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Dodgers
Titelansicht von Dodgers
Dodgers
A Novel
Ausleihen Ausleihen
WINNER OF THE LA TIMES BOOK PRIZE 2017 FOR BEST MYSTERY/THRILLER
WINNER OF THE CWA GOLDSBORO GOLD DAGGER 2016 FOR BEST CRIME NOVEL OF THE YEAR
WINNER OF THE CWA JOHN CREASEY NEW BLOOD DAGGER 2016 FOR BEST DEBUT CRIME NOVEL
FINALIST FOR THE PEN/HEMINGWAY AWARD 2017 FOR DEBUT FICTION
LONGLISTED FOR ANDREW CARNEGIE MEDAL 2017 FOR EXCELLENCE IN FICTION
NOMINATED FOR THE EDGAR AWARD 2017 FOR BEST FIRST NOVEL
Dodgers
is a dark, unforgettable coming-of-age journey that recalls the very best of Richard Price, Denis Johnson, and J.D. Salinger.
It is the story of a young LA gang member named East, who is sent by his uncle along with some other teenage boys—including East's hothead younger brother—to kill a key witness hiding out in Wisconsin. The journey takes East out of a city he's never left and into an America that is entirely alien to him, ultimately forcing him to grapple with his place in the world and decide what kind of man he wants to become.

Written in stark and unforgettable prose and featuring an array of surprising and memorable characters rendered with empathy and wit, Dodgers heralds the arrival of a major new voice in American fiction.
WINNER OF THE LA TIMES BOOK PRIZE 2017 FOR BEST MYSTERY/THRILLER
WINNER OF THE CWA GOLDSBORO GOLD DAGGER 2016 FOR BEST CRIME NOVEL OF THE YEAR
WINNER OF THE CWA JOHN CREASEY NEW BLOOD DAGGER 2016 FOR BEST DEBUT CRIME NOVEL
FINALIST FOR THE PEN/HEMINGWAY AWARD 2017 FOR DEBUT FICTION
LONGLISTED FOR ANDREW CARNEGIE MEDAL 2017 FOR EXCELLENCE IN FICTION
NOMINATED FOR THE EDGAR AWARD 2017 FOR BEST FIRST NOVEL
Dodgers
is a dark, unforgettable coming-of-age journey that recalls the very best of Richard Price, Denis Johnson, and J.D. Salinger.
It is the story of a young LA gang member named East, who is sent by his uncle along with some other teenage boys—including East's hothead younger brother—to kill a key witness hiding out in Wisconsin. The journey takes East out of a city he's never left and into an America that is entirely alien to him, ultimately forcing him to grapple with his place in the world and decide what kind of man he wants to become.

Written in stark and unforgettable prose and featuring an array of surprising and memorable characters rendered with empathy and wit, Dodgers heralds the arrival of a major new voice in American fiction.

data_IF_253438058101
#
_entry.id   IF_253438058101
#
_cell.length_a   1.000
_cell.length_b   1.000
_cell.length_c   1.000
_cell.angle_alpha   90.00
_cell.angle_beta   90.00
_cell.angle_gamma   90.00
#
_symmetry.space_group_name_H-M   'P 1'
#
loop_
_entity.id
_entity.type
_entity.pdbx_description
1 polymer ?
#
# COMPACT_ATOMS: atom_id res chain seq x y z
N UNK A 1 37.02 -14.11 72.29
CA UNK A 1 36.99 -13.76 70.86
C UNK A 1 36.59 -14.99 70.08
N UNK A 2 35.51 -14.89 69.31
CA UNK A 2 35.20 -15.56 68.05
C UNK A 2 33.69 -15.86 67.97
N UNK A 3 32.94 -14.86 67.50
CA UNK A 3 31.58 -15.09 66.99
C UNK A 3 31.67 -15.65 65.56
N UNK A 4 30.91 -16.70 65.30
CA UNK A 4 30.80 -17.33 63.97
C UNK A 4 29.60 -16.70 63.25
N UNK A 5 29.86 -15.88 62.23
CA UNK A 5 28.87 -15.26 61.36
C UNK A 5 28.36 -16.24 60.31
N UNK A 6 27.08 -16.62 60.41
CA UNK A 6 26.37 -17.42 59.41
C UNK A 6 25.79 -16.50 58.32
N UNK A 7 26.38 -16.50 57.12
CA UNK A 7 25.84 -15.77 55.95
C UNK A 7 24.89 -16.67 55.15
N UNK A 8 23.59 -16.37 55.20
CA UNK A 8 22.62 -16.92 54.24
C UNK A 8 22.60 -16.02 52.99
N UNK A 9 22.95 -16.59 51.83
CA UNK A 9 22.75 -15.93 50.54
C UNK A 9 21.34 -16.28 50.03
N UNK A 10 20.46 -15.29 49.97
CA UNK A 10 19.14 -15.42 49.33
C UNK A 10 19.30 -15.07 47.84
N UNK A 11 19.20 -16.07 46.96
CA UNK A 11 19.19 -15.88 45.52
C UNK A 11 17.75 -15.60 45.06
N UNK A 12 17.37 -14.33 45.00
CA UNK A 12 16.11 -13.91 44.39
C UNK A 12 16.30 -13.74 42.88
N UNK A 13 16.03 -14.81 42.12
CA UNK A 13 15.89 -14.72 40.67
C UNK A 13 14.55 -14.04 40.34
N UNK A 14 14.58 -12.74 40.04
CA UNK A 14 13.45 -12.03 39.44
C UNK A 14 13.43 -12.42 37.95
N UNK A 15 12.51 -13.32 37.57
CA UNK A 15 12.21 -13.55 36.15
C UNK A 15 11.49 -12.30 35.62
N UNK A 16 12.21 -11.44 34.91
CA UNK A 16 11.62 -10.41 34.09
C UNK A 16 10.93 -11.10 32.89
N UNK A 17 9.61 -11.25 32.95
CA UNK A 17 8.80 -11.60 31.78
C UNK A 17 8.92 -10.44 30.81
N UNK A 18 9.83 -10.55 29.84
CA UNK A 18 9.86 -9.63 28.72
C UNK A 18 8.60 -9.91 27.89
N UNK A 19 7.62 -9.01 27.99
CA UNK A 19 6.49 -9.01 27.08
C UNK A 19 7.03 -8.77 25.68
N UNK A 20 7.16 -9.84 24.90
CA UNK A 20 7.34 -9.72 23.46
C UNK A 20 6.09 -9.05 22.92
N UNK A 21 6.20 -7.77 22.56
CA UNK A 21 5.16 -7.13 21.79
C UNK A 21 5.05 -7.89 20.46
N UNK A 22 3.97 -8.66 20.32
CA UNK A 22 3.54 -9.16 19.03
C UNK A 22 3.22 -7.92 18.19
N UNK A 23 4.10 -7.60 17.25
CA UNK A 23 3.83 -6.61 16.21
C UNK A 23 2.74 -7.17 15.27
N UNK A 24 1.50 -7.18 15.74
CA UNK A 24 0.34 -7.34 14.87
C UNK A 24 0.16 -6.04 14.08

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  • From the book ***This excerpt is from an advance uncorrected proof***

    Copyright © 2016 Bill Beverly

    DODGERS – Chapter 1

    The Boxes was all the boys knew; it was the only place.

    In the street one car moved, between the whole vehicles and skeletal remains, creeping over paper and glass.

    The boys stood on guard. They watched light fill between the black houses separated only barely, like a row of loose teeth. Half the night they had been there: Fin taught that you did not make a boy stand yard all night. Half was right. To change in the middle kept them on their toes, Fin said. It kept them awake. It made them like men.

    The door of the house opened and two U's stumbled out, shocked by the sun, ogling it like an old girl they hadn't seen lately. Some men left the house like this, better once they'd been in. Others walked easy going in but barely crawled their way out. The two ignored the boys at their watch. At the end of the walk, they descended the five steps to the sidewalk. One man slapped the other's palm loudly, the old way.

    Again the door opened. A skeletal face, lip-curled, staring: hair rubbed away from his head. Sidney. He and Johnny ran the house, kept business, saw the goods in and the money out with teenage runners every half hour. Sidney looked this way and that like a rat sampling the air, then slid something onto the step. Cans of Coke and energy drink, cold in a cardboard box. One of the boys went up and fetched the box around; each boy took a can or two. They popped the tops and stood drinking fizz in the shadows.